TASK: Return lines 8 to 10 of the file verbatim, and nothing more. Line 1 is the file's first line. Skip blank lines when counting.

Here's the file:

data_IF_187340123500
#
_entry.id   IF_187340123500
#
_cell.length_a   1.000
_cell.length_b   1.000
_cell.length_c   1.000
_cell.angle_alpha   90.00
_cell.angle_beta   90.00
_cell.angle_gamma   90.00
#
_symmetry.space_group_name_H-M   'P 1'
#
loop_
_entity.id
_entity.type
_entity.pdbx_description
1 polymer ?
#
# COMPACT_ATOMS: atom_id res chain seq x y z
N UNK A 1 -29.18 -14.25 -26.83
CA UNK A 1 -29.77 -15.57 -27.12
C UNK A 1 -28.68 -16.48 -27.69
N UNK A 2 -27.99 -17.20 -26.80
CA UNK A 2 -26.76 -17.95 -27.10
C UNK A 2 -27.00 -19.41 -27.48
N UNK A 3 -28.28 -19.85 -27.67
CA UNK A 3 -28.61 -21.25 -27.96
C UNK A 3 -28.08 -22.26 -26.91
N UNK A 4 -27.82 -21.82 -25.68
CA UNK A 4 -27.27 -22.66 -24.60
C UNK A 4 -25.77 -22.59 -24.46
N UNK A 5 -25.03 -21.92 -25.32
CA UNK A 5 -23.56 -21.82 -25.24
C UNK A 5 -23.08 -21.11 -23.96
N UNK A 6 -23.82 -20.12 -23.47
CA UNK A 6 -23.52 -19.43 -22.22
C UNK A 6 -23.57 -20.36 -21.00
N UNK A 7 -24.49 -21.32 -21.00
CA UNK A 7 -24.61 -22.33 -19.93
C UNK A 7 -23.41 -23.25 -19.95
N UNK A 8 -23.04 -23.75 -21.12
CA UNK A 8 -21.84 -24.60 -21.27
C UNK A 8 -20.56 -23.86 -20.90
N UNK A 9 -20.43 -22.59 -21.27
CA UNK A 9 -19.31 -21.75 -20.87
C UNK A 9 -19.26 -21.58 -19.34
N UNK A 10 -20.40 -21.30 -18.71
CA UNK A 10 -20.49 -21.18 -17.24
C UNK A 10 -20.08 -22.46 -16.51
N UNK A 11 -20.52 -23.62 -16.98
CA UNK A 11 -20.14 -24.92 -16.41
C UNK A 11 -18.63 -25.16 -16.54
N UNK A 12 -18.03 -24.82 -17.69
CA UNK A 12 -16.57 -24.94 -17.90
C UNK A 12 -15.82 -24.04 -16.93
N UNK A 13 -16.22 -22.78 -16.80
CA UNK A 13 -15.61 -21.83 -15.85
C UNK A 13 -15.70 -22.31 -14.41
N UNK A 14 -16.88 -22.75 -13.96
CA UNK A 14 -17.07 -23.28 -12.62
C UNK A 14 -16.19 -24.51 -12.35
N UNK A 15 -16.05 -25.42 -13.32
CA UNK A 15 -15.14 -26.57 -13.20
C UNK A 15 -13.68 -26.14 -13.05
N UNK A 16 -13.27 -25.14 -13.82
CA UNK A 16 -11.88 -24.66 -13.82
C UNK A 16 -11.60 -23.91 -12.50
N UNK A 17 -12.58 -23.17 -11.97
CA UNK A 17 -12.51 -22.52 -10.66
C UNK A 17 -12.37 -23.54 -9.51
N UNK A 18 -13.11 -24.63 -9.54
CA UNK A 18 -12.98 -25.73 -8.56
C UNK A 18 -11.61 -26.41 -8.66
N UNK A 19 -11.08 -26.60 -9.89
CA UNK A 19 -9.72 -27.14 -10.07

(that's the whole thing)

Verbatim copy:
_cell.angle_alpha   90.00
_cell.angle_beta   90.00
_cell.angle_gamma   90.00